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Accidental Discovery: Port Wine

Porto-Barrel3
Posted in: Travel | (Français) le11 August 2012

Porto is a very charming city along the Douro river estuary, north of Portugal. Being one of the oldest European centers, it has beautiful monuments dating back many centuries and it’s considered a UNESCO World Heritage Site.

 

Porto city is famous for its port wine, also known as Vinho do Porto or simply Porto, which is a sweet red wine (also comes in white) often served as an apéritif. If you are visiting the city, do cross the Dom Luis bridge offering a spectacular view on the river and spend some time port-wine tasting at one of the finest port distilleries in the world.

 

Today, port wine is a € 400 million industry. However, it all started by accident. Around the 14th century, Portuguese red table wine was being exported to England. The Portuguese wine was very coarse, so they decided to add some brandy to preserve the wine during transportation. Once the wine reached England three months later, it tasted much better than what was being shipped from Portugal!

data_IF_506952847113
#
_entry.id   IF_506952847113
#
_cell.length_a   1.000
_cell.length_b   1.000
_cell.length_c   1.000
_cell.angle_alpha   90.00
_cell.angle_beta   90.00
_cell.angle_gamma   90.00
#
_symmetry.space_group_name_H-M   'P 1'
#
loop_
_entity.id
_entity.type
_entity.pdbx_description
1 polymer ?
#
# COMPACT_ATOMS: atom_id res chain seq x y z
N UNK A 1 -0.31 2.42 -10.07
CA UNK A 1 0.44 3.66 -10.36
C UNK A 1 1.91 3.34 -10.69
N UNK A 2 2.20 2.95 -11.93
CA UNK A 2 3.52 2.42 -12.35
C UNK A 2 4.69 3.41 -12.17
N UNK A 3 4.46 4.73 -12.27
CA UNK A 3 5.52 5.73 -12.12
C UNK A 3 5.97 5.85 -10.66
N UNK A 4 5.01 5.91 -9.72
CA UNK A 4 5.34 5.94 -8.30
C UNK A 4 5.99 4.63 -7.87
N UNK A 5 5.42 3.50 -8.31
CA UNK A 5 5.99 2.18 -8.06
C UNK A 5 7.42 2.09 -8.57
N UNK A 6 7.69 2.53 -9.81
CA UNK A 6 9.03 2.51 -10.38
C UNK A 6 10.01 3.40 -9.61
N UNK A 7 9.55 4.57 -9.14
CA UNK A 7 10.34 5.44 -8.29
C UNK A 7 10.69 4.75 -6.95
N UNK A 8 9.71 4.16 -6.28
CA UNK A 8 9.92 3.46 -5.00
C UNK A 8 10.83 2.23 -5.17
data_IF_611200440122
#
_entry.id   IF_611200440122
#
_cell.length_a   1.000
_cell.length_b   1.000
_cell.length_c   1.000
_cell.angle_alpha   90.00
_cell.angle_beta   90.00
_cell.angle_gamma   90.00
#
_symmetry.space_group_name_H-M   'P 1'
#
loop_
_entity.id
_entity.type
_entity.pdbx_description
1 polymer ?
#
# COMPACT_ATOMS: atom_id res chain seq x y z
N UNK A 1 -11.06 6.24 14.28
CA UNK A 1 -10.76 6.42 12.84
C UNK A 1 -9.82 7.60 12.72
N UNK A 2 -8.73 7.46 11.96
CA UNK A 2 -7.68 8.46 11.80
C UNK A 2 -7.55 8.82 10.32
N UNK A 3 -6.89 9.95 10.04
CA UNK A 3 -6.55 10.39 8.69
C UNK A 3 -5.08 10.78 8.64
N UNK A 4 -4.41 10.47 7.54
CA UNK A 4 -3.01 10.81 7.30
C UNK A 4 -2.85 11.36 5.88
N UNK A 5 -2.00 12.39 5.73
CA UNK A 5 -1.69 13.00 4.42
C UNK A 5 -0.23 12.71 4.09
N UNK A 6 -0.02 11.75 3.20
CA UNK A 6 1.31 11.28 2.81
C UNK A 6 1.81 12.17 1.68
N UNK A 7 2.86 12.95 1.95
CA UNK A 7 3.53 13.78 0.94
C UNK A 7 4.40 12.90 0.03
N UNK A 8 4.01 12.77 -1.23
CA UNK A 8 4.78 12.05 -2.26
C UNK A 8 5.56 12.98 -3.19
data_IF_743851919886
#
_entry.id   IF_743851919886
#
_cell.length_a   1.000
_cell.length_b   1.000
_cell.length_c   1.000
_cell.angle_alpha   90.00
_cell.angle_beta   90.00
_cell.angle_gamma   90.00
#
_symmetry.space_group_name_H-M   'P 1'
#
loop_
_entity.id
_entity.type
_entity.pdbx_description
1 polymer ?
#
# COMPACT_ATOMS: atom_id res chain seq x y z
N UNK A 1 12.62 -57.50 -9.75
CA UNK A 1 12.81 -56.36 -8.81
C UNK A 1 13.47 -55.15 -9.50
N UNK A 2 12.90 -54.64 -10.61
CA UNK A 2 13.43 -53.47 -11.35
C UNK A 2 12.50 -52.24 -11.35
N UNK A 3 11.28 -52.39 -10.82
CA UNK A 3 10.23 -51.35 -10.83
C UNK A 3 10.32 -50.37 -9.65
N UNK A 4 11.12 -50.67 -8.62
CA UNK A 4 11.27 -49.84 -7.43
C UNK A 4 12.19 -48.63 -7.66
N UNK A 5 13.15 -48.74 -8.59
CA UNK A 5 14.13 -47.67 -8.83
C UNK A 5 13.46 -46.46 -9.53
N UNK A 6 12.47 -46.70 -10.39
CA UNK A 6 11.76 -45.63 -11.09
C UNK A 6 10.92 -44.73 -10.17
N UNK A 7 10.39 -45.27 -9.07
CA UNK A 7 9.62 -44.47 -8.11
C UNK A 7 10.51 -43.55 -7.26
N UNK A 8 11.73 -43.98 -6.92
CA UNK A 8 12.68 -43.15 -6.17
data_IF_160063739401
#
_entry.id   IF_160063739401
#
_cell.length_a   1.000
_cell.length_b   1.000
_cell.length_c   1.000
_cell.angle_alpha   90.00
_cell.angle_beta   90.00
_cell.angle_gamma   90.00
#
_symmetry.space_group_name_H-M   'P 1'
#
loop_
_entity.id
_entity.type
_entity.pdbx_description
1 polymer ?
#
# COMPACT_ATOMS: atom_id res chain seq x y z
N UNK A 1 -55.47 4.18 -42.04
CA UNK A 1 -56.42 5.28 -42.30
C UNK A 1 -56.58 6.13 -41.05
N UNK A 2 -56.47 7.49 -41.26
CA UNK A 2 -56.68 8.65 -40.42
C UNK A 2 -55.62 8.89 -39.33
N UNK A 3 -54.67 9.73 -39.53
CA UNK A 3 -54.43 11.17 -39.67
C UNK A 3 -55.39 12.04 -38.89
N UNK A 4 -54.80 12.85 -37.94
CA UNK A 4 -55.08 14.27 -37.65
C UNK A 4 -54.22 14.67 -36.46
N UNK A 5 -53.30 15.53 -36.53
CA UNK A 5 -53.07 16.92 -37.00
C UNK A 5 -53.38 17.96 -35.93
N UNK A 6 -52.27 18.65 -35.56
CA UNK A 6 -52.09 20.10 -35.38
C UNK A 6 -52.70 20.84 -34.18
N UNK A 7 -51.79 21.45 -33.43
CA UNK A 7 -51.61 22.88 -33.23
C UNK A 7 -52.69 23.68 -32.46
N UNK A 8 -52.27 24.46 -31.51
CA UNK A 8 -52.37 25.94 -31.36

They realized that instead of preserving the red wine, the brandy killed the fermenting bacteria and sweetened the wine.  Well, that’s how port wine was discovered, by accident.

 

Many discoveries and inventions happens by accident or mistake. A mistake is normally something that shouldn’t have been done. Why? Because we are expected to do things according to norms and standards. We are not supposed to deviate from norms. If we do, then it’s a mistake we need to correct.

 

Creativity is exactly the contrary of following norms and standards. Creativity is about making mistakes. In fact, there are no such things as ‘mistakes’ in the creative process; there are only different ways of doing things. Same as in art, there are no ‘mistakes,’ only different forms of artistic expression.

 

We should not be afraid of our mistakes. The moment we are afraid, we limit our chances of exploring new creative avenues. If our mistake does not lead to anything creative this time, at least we can learn from it. Next time we’ll know which steps to avoid to be closer to our goal.

 

As Thomas Edison would say: “I haven’t failed. I’ve just found 10,000 ways that won’t work.”

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